By: Benjamin Smart
Wages have been stagnating for decades, but there has been a worker shortage for over a year. I set out to see how these two well-documented trends impact each other.
I’ll start by quickly defining and explaining these two trends:
WAGE STAGNATION: Real wages – specifically the amount of money you make adjusted for inflation – are practically the same now as they were in 1964, and have varied little over that span for most earners. This article illustrates another core point: that despite wages remaining the same, productivity has increased over 240% since 1979, and wages for the top 1 percentile and for CEOs has been growing. Health benefits for young people have also been on the decline, by about 20% since the 80s. Pay for the bottom 90% has been stagnant for decades, despite more profit and money being made. We aren’t playing a zero-sum game, the top few percentile are just taking all of the extra resources being created.
COVID: Second, since COVID hit the economy, the job market was thrown around. Unemployment initially spiked (Bureau of Labor Statistics report, 9/2/22), but has been more or less consistently dropping ever since, down recently to 3.7%, which is slightly above pre-pandemic levels. There was some talk of a “Great Resignation,” but only about 1% less people are working now than before the pandemic; currently we have a 62.4% labor participation rate (BLS). However, there have been significant increases in job demand, with over 3 million jobs being added in 2021, and there has actually been significant job shuffling, which some argue makes up a large part of the supposed trends we see.
These are both notable trends that have dominated the headlines for a few years-but what has happened due to the labor shortage? It seems counter-intuitive, but wages have actually gotten worse: BLS indicates that real wages have declined over 3.6% in the last year alone. Interestingly enough, the sudden drop in real wages coincides with the beginning of the labor shortage in the summer of 2021. Inflation being so high is likely the primary cause of this, as the US has experienced about 15% cumulative inflation since 2019.
Another important factor for the lowest earners is whether they can even get full time jobs. I personally know people willing to work, and unable to find genuine full time jobs-employment that comes with mandated benefits. This continues to be how large companies run their businesses, and they have no intention of stopping.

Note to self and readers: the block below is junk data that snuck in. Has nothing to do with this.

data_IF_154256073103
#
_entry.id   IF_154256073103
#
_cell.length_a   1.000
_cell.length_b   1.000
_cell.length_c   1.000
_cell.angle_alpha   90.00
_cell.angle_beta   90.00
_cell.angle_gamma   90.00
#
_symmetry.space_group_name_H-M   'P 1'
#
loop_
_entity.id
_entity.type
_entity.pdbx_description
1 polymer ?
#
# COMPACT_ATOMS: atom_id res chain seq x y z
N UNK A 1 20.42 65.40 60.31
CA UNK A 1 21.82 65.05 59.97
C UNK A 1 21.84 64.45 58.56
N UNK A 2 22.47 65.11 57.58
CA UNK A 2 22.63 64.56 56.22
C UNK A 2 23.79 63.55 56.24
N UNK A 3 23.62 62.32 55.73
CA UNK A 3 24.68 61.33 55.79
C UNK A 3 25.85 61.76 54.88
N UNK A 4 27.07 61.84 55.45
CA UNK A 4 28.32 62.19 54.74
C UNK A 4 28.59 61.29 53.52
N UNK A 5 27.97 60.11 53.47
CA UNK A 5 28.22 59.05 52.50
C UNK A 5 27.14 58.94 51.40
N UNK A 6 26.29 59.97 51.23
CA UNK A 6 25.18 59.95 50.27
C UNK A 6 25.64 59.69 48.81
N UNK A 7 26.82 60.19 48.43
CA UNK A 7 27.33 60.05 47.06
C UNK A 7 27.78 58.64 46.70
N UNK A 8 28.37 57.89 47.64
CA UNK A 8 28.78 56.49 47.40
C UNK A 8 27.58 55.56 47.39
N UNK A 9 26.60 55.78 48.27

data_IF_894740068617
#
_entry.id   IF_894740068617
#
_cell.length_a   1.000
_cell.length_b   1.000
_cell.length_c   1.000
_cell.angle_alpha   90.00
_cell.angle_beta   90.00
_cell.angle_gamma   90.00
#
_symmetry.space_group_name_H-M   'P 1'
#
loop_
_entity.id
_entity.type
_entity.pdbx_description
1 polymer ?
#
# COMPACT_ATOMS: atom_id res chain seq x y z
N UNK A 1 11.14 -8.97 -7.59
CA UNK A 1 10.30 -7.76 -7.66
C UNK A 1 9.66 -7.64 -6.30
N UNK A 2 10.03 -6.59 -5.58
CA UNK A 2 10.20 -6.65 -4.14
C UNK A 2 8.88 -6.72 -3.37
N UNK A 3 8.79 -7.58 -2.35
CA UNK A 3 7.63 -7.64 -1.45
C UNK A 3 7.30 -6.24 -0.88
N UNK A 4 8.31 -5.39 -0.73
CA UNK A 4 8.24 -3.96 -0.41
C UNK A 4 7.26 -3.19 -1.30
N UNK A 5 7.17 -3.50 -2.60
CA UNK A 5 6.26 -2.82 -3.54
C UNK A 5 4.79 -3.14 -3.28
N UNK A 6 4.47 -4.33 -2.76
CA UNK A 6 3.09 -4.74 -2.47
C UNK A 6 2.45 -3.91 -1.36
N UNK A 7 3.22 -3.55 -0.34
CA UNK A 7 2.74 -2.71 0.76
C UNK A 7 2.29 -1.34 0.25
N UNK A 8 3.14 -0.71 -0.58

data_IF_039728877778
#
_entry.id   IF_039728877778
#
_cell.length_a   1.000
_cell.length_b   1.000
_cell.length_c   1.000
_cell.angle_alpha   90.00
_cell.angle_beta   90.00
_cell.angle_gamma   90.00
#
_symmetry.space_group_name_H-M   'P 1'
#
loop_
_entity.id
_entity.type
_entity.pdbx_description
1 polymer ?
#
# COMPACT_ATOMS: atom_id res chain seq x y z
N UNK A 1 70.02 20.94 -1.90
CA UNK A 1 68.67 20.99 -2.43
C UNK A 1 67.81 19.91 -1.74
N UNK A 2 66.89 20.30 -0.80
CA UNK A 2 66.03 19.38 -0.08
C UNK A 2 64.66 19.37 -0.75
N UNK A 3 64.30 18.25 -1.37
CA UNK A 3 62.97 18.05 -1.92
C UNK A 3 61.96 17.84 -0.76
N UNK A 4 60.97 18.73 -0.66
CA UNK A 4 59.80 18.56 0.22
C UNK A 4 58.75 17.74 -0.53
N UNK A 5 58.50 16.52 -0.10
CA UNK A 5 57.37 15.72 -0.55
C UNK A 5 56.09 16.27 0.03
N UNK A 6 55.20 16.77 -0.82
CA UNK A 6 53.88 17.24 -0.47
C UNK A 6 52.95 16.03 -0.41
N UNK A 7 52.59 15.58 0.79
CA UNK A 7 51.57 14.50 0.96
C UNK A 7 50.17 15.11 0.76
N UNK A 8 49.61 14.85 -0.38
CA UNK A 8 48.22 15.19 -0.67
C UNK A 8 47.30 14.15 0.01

Union membership was at 10.3% in 2021, the same as in 2019. There was a 0.5% increase in 2020 that was lost again in 2021. Union membership has been on the decline since at least the 80s (which may be contributing to stagnating wages). Public approval of unions is at a new high, but this may not result in actual changes in unionization, as most workers are still uninterested in unions. In fact, 58% of workers are “not interested at all” in joining a union.
However, there are still some small good signs. Workers, while not collectively bargaining in unions, appear to be making consistent trends by quitting jobs that pay them the least, work them the hardest, and give them the least benefits. Specifically, this means they’re quitting jobs in food and hospitality – and looking for other jobs that offer real benefits. Many companies and CEOs at least claim that they will be expanding employee benefits. Hard data on the increase in benefits is hard to find, as the last BLS survey published is from March 2021, when the labor shortage was just beginning. There are signs of modest improvement, but things do not appear to have changed significantly.
To sum up my findings: Real wages have plummeted despite the labor shortage. Things may look hopeful for collective bargaining, or for collective action happening without collective bargaining. But the simple fact is that workers do not appear to have translated a labor shortage into better compensation, and the decades-long trend of stagnation has been exacerbated by inflation. Workers have an unusual amount of power right now, but are struggling to use that power effectively.
Ben Smart received a B.A. in Philosophy and Sociology from The University of Oklahoma, and is currently a 2L at Sandra Day O’Connor College of Law. He is particularly focused on justice in criminal and international law, and hopes to be an ethical prosecutor after graduation. When not working, he enjoys messing with his dog and throwing a line in water, hoping a fish will pity him enough to bite.